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EDL330 Game Design 2a

Game Design 2a: Build a World

Are you ready to enter this multi-billion-dollar industry and start applying your technical skills into a compelling package that will catch the eye of an employer? Beginning with conceptualization and the design process, you’ll develop your game’s story elements, narrative, plot, characters, and assets. Using game design software, you’ll bring your game to life by applying lighting, audio, visual effects, player choice options, AI, and consider the type of controls to use for your game. Build a world players can get immersed in.

Review Course Outline

Units at a Glance

Unit 1: Get Paid to Make Games

Are you one of the roughly two-thirds of Americans who play video games? The video game industry is a multi-billion dollar business with about 2.2 billion gamers worldwide, making it one of the fastest-growing markets. In fact, global video-game streaming is predicted to grow by 27 percent a year between 2018 and 2026. This means more jobs in programming, animation, art, and sound in video game design. Yes, it is more than possible to get paid to design and develop video games! Growth in the video game industry will continue to provide a significant source of employment across not only in the United States but the world. In this unit, you’ll explore the skills that lead to jobs in this exciting field, learn about top issues in the industry, and maybe even discover the best place for your talents.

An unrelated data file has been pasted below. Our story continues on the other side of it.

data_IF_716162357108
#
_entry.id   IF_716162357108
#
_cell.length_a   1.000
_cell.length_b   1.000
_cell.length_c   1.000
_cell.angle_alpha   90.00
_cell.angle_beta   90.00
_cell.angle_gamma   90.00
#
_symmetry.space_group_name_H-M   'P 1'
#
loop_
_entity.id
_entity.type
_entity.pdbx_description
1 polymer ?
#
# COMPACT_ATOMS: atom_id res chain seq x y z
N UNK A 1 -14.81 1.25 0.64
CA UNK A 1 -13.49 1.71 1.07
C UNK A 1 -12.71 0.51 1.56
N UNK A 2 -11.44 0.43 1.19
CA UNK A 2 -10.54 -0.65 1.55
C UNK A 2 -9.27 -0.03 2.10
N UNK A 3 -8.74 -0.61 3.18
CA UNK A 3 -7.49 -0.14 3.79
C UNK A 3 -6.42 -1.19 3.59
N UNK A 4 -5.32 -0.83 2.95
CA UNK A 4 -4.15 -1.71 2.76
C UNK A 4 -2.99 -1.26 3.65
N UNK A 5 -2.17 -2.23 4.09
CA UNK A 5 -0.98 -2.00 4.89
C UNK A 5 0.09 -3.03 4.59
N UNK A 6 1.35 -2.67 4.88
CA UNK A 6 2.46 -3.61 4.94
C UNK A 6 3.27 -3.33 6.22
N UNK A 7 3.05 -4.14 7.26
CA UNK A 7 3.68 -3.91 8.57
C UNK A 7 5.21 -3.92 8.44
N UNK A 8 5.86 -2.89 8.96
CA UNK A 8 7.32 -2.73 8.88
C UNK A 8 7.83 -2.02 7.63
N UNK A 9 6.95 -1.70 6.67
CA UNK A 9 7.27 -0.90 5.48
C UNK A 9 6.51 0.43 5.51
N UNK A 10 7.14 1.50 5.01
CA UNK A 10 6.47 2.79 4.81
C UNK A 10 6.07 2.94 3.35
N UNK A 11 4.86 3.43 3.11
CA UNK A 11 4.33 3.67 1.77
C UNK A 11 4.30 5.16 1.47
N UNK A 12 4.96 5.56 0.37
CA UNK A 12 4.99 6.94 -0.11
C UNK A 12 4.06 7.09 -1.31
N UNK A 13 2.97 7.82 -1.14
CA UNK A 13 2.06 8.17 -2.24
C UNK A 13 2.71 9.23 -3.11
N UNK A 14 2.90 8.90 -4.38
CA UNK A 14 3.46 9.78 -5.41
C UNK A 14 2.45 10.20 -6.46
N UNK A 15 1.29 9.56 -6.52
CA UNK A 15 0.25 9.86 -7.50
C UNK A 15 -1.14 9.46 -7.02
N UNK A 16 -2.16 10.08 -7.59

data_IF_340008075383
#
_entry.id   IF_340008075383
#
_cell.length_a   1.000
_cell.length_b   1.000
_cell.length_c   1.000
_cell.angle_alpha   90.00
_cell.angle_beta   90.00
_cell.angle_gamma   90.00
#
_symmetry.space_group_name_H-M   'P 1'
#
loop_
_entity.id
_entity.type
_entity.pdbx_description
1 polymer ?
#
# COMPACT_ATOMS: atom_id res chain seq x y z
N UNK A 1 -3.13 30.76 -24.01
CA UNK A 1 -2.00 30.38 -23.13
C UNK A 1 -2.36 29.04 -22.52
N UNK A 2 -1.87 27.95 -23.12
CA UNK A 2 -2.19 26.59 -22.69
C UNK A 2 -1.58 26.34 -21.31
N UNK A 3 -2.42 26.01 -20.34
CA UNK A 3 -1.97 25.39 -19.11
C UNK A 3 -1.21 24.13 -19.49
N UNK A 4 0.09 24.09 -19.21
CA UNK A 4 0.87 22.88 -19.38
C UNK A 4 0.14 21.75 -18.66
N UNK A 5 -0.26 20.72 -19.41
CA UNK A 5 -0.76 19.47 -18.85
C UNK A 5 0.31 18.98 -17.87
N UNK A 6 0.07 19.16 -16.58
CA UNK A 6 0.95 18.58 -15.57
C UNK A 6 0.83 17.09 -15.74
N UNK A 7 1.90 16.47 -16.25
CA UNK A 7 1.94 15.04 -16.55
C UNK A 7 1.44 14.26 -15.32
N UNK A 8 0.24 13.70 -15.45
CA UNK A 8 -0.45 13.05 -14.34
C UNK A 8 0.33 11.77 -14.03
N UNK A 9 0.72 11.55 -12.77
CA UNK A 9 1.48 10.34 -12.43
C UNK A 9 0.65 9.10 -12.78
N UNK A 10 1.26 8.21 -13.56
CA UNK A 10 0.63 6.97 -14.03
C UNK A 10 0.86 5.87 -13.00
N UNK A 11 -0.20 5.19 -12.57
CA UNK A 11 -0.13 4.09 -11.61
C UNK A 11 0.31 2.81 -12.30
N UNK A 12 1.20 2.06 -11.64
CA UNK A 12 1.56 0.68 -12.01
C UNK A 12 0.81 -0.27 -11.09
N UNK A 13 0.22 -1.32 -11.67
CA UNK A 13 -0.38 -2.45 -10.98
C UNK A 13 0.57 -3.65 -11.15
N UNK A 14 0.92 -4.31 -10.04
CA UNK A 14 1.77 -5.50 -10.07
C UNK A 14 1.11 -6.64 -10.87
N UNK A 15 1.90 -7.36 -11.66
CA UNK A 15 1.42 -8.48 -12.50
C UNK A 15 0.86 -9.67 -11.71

What will you learn in this unit?

  • Recognize the skills necessary for a career in the video game industry
  • Explain organizational structures in game design
  • Apply common legal issues to game design
  • Summarize global game market dynamics and regulations

Unit 2: Give Yourself Some Wow Factor

By now you are ready to enter the multibillion-dollar game design industry, one of the biggest sectors in the entertainment world. You know the difference between AAA studios, small indie companies, and solo indie developers. You probably have an idea about which game design job best suits you. It’s time to translate your technical skills into a compelling package that will catch the eye of an employer—a top-notch presentation including a portfolio that will showcase your skills. We’ll also explore the benefits of work-based learning and student organizations and, finally, take a peek at the policies and procedures that protect us and the workplace. What are you waiting for? Let’s get a job!

What will you learn in this unit?

  • Identify the components of a professional presentation
  • Explain the advantages of membership in a student organization
  • Discuss the benefits of a work-based learning experience
  • Exhibit and apply positive work behaviors
  • Compare and contrast workplace policies and procedures

Unit 3: Let's Get to Work